Join a public policy conversation
Australian inflation is back in the RBA’s target range. Employment has increased, and so have house and share prices. Internationally, President Trump’s first 100 days in office continue to raise eyebrows and put policy makers and economists on edge. Domestically, the federal budget takes centre stage. In an attempt to balance all these competing forces, the RBA Shadow Board remains convinced that the cash rate should remain at its current level. It attaches a 57% probability that this is the appropriate setting. The confidence attached to a required rate cut equals 3%, while the confidence in a required rate hike equals 40%.
Inflation in the March quarter rose to 2.1%, back within the Reserve Bank of Australia’s official target range of 2-3%. Worryingly, Australia’s seasonally adjusted unemployment rate remains at 5.9 percent, according to the Australian Bureau of Statistics. However, full-time employment rose by nearly 75,000 and the labour force participation rate edged up from 64.56% to 64.78%. There is no new data on wages growth, which remains subdued.
The Aussie dollar, relative to the US dollar, continues to be range-bound, most recently trading around 75 US¢ mark. Yields on Australian 10-year government bonds dropped slightly, from 2.7% to 2.58%. Domestic share prices followed global stock markets upward.
International news is dominated by electoral uncertainty and geostrategic posturing. In particular, the sabre-rattling by the leaders of North Korea and US are cause for concern. An intensification of this conflict will likely unsettle global financial markets, with implications for the Australian market also.
Domestically, the housing crisis is attracting increasing attention, with the Treasurer acknowledging that the crisis extends not only to mortgagees but also to renters.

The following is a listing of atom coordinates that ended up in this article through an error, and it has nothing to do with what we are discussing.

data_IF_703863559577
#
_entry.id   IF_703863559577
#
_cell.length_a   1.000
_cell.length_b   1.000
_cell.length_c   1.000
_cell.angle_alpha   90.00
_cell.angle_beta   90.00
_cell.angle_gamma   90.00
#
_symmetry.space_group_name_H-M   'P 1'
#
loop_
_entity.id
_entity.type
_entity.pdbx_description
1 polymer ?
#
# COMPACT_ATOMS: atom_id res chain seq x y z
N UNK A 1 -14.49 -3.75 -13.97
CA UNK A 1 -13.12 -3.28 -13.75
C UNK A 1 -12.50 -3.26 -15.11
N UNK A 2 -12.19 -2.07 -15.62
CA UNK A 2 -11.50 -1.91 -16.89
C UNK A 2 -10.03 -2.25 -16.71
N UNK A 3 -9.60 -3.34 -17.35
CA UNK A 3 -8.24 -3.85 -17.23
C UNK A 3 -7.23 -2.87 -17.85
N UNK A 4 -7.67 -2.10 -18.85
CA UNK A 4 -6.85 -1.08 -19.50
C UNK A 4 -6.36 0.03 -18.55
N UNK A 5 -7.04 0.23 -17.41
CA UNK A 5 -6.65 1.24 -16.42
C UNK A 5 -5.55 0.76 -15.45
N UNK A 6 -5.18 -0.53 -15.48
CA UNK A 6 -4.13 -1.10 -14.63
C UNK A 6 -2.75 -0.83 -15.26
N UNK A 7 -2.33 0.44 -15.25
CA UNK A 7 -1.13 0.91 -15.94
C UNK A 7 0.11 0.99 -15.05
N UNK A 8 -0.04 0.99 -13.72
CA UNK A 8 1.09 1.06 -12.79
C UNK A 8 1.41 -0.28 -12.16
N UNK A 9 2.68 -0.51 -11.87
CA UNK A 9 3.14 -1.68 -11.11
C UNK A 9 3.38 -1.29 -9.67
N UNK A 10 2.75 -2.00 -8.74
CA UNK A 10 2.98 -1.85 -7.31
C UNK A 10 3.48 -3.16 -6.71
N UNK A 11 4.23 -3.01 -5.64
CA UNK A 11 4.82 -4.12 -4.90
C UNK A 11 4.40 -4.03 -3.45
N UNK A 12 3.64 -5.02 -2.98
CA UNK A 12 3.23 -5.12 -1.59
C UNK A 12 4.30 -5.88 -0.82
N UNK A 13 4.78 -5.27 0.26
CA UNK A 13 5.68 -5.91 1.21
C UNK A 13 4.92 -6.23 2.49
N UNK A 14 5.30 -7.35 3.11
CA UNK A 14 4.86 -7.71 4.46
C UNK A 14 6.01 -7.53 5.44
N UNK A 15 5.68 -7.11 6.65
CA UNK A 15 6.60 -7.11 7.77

The big unknown is this month’s budget. It will likely include a housing package yet big reforms such as changes to negative gearing and capital gains tax concessions are off the table. The government’s announcement to fast-track last year’s $50 billion infrastructure plan will generate a sizeable fiscal stimulus.
The Shadow Board’s preference to keep the interest rate on hold has strengthened slightly, from 54% in April to 57%. It attaches an unchanged probability of 3% that a rate cut is appropriate and a 40% probability (43% in April) that a rate rise, to 1.75% or higher, is appropriate.
The probabilities at longer horizons are as follows: 6 months out, the estimated probability that the cash rate should remain at 1.50% equals 23%, three percentage points up from the previous round. The estimated need for an interest rate decrease has fallen for the second time in a row, from 6% to 4%, while the probability attached to a required increase equals 73% (74% in April). A year out, the Shadow Board members’ confidence that the cash rate should be held steady equals 17% (16% in the previous month), while the confidence in a required cash rate decrease remains unchanged at 4% and in a required cash rate increase dropped 81% to 79%.
Rising geopolitical tension may lead central banks to sit on their hands, but assuming that this tension eases rates should rise later in 2017. With rates normalising in the US the latitude for RBA rises is greater without risking exchange rate appreciation and associated problems.
Headline inflation is back in the RBA’s target range at 2.1%, but the latest readings of the unemployment rate at 5.9% and year-on-year real GDP growth at 2.4% suggest sufficient weakness in the economy to hold off raising the policy rate at this meeting. However, the next direction is almost surely up and the RBA should respond to any indications of improving economic conditions now that inflation is back in it target range.
With inflation having crept into the RBA target range, and unemployment and GDP growth appearing stabilised, the time for a minor normalizing of the nominal cash rate is closer, most likely in 2018.
Updated: 25 February 2016/Responsible Officer: Crawford Engagement/Page Contact: CAMA admin
+61 2 6125 5111
The Australian National University, Canberra
CRICOS Provider : 00120C
ABN : 52 234 063 906